You’ve fed turkey to your family every holiday for as long as they’ve lived. You’ve prepared roasted turkey, smoked turkey, deep-fried turkey, and grilled turkey. You’ve cooked so much turkey that you’re weary of that same old bird, and so is everyone on your guest list. So, why not break the turkey routine this holiday season and cook up another breed of bird?

Alternative fowls are available at your supermarket, your meat market, and your specialty store, just waiting for you to pick them up and thrill your friends and kinfolk with a new, exciting dining experience. Try these other birds for this year’s Thanksgiving or Christmas feast.

1. DUCK. Smaller than turkeys, most ducks weigh about four to five pounds, with each duck capable of feeding two to three people. Ducks have an abundance of skin fat, which gives the meat a delicious flavor, and have a high content of dark meat. Duck can be prepared in a variety of ways, a popular style being roasted with an orange glaze.

2. GOOSE. Known In many popular novels as the traditional English Christmas feast, the average goose is similar to duck but larger in size, weighing approximately 11 pounds and feeding about six people. Goose has a large amount of fat between the skin and the meat, is self basting, and has a richer flavor than most other poultry. All goose meat is dark. To absorb excess fat, many cooks place an apple, an onion or a carrot in the bird’s cavity, discarding these items after cooking. Roast a whole goose, or slow-cook smaller pieces in a fruit or wine sauce.

3. CORNISH GAME HEN. These little birds are hybrid chickens, raised on farms like other chickens. The average hen weighs about one pound, is primarily breast meat, and can comfortably serve one person. The hen can be roasted with or without stuffing, and should be basted frequently. With a wild rice stuffing and a marmalade or honey glaze, a small hen can be a delicious single-serve entree.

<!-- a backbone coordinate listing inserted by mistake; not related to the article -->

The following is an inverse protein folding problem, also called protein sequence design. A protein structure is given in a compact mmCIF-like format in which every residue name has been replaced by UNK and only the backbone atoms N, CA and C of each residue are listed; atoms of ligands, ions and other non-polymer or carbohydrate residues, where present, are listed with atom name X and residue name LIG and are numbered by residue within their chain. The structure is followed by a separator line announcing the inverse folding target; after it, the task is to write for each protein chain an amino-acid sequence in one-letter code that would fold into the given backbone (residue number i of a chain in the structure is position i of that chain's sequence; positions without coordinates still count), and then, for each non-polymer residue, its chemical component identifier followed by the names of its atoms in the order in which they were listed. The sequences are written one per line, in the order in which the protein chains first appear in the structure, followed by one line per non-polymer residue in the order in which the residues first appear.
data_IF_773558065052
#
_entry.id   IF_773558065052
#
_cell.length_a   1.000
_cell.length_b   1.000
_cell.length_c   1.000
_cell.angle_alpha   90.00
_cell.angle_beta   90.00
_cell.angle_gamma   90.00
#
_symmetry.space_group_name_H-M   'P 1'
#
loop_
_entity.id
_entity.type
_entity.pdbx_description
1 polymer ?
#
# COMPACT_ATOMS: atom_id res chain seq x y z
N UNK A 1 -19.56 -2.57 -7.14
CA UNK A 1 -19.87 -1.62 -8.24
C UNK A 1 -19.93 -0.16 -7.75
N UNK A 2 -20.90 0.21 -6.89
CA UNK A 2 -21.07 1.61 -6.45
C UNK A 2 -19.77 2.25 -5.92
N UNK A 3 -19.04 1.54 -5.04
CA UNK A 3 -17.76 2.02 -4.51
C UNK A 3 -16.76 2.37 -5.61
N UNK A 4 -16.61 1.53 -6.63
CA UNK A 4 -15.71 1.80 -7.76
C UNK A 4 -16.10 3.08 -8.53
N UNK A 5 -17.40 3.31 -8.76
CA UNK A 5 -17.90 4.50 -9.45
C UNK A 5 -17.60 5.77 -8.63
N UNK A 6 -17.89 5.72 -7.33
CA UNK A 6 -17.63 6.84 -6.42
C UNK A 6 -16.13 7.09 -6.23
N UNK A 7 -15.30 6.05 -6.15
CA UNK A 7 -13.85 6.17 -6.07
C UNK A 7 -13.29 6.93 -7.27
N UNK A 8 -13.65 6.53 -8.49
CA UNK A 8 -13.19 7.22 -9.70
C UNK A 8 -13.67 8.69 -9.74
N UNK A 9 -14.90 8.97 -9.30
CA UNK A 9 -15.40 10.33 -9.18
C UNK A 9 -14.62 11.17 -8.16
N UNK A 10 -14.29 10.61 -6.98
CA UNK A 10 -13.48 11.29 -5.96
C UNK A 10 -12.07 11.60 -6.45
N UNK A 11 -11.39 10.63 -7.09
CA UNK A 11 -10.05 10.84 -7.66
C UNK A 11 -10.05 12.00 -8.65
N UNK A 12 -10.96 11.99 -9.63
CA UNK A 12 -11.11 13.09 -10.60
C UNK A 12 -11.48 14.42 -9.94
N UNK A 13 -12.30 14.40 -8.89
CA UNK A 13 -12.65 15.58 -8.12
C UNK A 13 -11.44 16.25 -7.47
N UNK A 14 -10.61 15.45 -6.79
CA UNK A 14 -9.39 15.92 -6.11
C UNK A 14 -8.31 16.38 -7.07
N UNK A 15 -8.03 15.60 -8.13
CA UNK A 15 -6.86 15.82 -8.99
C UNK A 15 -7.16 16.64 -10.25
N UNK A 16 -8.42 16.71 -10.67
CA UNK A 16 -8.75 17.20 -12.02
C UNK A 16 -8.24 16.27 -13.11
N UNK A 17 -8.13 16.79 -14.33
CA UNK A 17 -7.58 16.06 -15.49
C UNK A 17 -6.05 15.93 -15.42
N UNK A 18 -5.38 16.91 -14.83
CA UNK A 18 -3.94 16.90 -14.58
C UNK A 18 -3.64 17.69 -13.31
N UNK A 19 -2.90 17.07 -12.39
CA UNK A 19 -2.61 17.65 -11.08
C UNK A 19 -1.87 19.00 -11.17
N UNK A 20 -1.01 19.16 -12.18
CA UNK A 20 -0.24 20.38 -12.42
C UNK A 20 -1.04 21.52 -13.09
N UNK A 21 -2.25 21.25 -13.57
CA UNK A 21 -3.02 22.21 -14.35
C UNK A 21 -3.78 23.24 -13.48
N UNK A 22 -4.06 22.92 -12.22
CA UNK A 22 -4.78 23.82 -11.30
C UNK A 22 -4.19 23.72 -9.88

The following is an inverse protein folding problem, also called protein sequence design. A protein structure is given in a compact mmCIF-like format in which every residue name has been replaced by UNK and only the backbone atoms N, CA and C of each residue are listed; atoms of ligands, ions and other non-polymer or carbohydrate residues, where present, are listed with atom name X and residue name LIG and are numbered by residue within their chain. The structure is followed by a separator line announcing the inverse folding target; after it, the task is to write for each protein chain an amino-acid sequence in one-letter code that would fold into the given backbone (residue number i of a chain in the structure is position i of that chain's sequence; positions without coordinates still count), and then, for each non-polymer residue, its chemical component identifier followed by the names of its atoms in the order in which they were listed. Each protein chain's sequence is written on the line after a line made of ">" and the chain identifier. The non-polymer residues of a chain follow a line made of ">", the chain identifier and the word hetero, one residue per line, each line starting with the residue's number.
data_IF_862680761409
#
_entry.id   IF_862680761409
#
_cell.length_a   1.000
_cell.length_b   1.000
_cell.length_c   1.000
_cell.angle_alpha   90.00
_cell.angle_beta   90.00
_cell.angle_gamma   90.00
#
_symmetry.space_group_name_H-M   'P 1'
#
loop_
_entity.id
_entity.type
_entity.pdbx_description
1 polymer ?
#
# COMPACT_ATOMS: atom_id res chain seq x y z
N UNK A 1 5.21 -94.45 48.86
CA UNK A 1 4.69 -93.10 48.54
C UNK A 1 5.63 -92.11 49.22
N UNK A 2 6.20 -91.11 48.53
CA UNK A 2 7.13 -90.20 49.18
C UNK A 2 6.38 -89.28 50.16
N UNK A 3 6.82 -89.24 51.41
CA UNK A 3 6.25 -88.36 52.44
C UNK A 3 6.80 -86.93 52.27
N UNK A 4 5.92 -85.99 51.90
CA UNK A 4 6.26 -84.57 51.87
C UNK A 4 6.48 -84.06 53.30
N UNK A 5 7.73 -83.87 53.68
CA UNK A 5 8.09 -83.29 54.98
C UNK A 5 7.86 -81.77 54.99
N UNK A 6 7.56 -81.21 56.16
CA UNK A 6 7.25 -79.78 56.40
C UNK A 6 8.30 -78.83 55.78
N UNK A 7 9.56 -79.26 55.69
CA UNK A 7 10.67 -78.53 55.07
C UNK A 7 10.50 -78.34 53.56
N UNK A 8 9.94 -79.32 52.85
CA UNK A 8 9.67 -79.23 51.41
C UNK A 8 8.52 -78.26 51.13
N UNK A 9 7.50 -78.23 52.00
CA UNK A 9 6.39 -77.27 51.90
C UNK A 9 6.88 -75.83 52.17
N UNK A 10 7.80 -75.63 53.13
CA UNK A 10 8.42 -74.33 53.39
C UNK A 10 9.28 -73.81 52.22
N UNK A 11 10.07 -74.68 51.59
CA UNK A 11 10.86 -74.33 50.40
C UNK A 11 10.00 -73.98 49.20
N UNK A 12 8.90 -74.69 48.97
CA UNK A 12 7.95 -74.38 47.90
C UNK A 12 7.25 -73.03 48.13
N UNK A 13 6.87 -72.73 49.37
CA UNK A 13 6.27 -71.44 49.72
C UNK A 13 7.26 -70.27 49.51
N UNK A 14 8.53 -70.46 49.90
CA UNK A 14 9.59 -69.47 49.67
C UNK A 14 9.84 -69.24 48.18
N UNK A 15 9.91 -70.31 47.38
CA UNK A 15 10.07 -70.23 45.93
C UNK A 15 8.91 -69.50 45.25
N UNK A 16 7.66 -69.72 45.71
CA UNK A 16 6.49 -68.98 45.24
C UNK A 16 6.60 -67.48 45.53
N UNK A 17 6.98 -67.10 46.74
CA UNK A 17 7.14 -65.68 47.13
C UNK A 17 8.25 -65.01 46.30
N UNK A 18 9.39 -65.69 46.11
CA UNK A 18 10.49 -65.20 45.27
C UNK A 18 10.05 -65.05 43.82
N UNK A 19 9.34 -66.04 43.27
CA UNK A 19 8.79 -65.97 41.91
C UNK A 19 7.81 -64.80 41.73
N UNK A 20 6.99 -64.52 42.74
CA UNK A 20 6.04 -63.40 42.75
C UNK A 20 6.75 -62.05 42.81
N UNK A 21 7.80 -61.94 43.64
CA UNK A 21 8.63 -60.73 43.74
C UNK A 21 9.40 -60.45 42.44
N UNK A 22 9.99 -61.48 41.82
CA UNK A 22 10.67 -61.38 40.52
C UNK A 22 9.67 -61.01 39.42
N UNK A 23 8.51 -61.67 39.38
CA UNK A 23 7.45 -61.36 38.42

4. PHEASANT. A small game bird perfect for roasting, pheasant is a relatively low-fat and low-cholesterol fowl. Farm-raised pheasants are plump and mild tasting, while “free-range” birds are leaner and slightly gamy in flavor. Some type of extra fat, such as bacon or salt pork, should be added to pheasant while cooking, in order to preserve moistness. A two-to-three pound bird will serve two to four people. Pheasant can be roasted, grilled or smoked, in the same way any other bird would be prepared.

5. QUAIL. Sometimes sold fresh, but more often frozen, a single quail is so small that two are needed to serve one person. Because this bird is so tiny and lean, it will dry out unless it is cooked with liquid. Quail meat is dark and juicy, and has a delicate flavor for a game bird, more akin to a chicken or turkey thigh. Roast or braise quail in a flavored sauce, and avoid overcooking.

Other kinds of birds to explore for your holiday dinner:

• Capon

• Guinea fowl (Guinea hen)

• Pigeon (Squab)

• Partridge

• Ostrich

• Dove (Wood pigeon)

Your holiday feast will be a hit, simply because of its uniqueness.

Who else do you know who is serving duckling a l’orange on Thanksgiving?

Louise Whiteside might be serving duckling a l’orange this Thanksgiving.

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